“We go above and beyond to make sure our testing candidates have a positive experience,” Liu said.  “We are walking alongside them every step of the way through the testing process.”

Besides accommodations for disabilities, NCRA staff has also worked with test takers on issues like test location. They worked with Pearson VUE to authorize additional locations in Jamaica and the Bahamas so that candidates can test locally.

“We do everything in our power to help candidates succeed in their testing,” Liu said.

Accommodations also happen for the online skills testing within the online testing platform.

In striving for success for all candidates, NCRA’s online skills test registration includes the opportunity for a proctored practice exam before the real test. It’s a great way for test takers to check equipment, Internet connectivity, test procedures, etc., to help candidates successfully take and pass their skills tests.

Visit our Certification Test Center to learn more about NCRA testing.


NCRA releases new job analyses for the RPR and RDR Written Knowledge Tests

Just in time for the upcoming April Written Knowledge Tests for the RPR (Registered Professional Reporter) and RDR (Registered Diplomate Reporter), NCRA has released new Job Analyses. The Job Analyses describe the domains, associated tasks, and knowledge essential for court reporters working in the field every day. The Job Analyses serve as the blueprint for the Written Knowledge Tests with the domain percentages equating to the number of questions in that area on the tests.

All RPR and RDR Written Knowledge Tests moving forward, including the April Written Knowledge Tests, to be held April 9-23, will be based on the new Job Analyses. The registration period for the April Written Knowledge Tests will open March 1 and close March 31.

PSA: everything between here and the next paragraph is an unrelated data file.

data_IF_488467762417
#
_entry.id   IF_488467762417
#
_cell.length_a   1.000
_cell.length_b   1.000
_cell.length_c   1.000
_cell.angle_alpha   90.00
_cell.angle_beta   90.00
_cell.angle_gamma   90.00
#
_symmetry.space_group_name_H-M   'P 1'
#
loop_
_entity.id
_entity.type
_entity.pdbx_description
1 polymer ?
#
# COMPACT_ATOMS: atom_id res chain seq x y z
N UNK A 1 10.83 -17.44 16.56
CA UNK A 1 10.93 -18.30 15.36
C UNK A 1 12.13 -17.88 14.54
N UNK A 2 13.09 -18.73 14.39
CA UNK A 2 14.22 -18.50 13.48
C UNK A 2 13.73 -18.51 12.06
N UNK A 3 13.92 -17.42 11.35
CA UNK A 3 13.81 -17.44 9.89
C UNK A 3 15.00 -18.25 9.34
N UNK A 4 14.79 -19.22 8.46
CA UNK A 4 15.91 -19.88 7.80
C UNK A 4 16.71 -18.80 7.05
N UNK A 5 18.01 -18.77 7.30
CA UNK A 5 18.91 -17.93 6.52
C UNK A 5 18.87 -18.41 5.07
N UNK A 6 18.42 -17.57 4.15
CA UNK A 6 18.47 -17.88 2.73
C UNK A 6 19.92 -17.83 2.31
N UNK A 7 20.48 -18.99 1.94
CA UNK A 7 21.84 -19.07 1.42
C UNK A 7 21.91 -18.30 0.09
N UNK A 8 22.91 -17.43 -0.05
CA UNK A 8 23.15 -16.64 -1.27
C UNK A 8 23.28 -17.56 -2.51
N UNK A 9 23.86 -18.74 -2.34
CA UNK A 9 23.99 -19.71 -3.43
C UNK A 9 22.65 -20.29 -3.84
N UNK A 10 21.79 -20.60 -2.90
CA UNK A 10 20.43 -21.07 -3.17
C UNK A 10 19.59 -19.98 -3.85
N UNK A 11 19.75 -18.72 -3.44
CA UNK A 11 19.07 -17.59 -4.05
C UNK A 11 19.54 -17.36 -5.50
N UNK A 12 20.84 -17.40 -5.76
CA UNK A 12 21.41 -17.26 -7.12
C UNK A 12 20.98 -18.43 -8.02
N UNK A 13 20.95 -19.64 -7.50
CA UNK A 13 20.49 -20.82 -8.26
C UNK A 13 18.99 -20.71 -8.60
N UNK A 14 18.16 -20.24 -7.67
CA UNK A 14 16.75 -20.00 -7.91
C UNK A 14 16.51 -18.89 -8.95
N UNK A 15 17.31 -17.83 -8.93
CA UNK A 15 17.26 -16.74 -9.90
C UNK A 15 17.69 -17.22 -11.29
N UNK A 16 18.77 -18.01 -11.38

Earn your CLVS this spring — Your first step is online!

Start now and you can earn your Certified Legal Video Specialist (CLVS) certification this spring. The process for earning the CLVS includes three steps: 1) completing the educational training, consisting of a mandatory online workshop and an optional hands-on training session; 2) passing a hands-on test of what you’ve learned in a simulated deposition; and 3) passing a written knowledge test.

The first step is to complete the CLVS Mandatory Certification Workshop, which is available online. The Workshop includes an introduction and nine modules covering everything you need to know to be prepared to record a deposition with confidence. The materials include a review of the equipment needed, ethical considerations, how to work with the court reporter, and much more. The online component includes all of the information you need to complete the mandatory educational portion of the CLVS certification.

The second part of the educational component is an optional Hands-on Training, which is scheduled in conjunction with this spring’s CLVS Production Exam. During the hands-on session, CLVS candidates have the opportunity to go over the practical test, participate in a mock deposition, and gain valuable experience with the camera they will be using in the test.